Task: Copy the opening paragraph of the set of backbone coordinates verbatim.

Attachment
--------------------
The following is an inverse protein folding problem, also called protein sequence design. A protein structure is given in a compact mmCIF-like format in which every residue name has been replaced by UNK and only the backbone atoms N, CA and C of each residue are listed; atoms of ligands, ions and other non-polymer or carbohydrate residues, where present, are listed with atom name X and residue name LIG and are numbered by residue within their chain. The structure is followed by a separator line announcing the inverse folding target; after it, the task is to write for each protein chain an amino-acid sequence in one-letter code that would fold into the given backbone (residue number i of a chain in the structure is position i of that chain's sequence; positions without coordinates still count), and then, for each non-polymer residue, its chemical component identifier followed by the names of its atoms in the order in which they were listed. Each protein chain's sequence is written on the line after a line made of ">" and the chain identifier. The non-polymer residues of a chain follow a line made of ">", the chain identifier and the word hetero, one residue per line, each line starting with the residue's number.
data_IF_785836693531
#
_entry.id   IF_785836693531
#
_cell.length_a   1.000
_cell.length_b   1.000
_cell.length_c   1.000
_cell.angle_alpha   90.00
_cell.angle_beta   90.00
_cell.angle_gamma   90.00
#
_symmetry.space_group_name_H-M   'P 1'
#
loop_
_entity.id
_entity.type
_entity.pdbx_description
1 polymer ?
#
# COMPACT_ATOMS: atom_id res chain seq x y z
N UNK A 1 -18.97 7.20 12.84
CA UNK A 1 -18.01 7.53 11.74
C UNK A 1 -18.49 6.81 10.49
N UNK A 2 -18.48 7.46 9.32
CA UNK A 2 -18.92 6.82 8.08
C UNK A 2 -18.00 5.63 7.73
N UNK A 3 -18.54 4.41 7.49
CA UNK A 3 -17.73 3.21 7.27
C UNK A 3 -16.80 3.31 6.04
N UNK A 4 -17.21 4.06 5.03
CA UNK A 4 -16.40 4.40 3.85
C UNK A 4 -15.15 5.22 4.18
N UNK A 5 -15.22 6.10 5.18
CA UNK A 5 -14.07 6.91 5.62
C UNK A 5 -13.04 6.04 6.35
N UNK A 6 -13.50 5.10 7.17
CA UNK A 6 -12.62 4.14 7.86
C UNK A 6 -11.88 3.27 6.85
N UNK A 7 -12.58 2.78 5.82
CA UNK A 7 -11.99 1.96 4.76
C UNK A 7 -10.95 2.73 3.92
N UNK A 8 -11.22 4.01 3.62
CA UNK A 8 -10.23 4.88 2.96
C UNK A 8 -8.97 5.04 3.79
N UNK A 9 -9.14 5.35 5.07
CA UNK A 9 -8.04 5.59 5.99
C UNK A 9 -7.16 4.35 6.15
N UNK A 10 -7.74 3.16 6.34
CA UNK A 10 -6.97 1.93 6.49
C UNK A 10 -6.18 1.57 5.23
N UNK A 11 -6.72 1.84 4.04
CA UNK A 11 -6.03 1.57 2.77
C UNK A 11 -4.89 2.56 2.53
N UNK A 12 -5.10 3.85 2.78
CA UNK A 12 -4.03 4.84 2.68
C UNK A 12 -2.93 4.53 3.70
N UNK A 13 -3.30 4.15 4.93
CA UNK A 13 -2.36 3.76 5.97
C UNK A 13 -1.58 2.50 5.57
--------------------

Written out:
The following is an inverse protein folding problem, also called protein sequence design. A protein structure is given in a compact mmCIF-like format in which every residue name has been replaced by UNK and only the backbone atoms N, CA and C of each residue are listed; atoms of ligands, ions and other non-polymer or carbohydrate residues, where present, are listed with atom name X and residue name LIG and are numbered by residue within their chain. The structure is followed by a separator line announcing the inverse folding target; after it, the task is to write for each protein chain an amino-acid sequence in one-letter code that would fold into the given backbone (residue number i of a chain in the structure is position i of that chain's sequence; positions without coordinates still count), and then, for each non-polymer residue, its chemical component identifier followed by the names of its atoms in the order in which they were listed. Each protein chain's sequence is written on the line after a line made of ">" and the chain identifier. The non-polymer residues of a chain follow a line made of ">", the chain identifier and the word hetero, one residue per line, each line starting with the residue's number.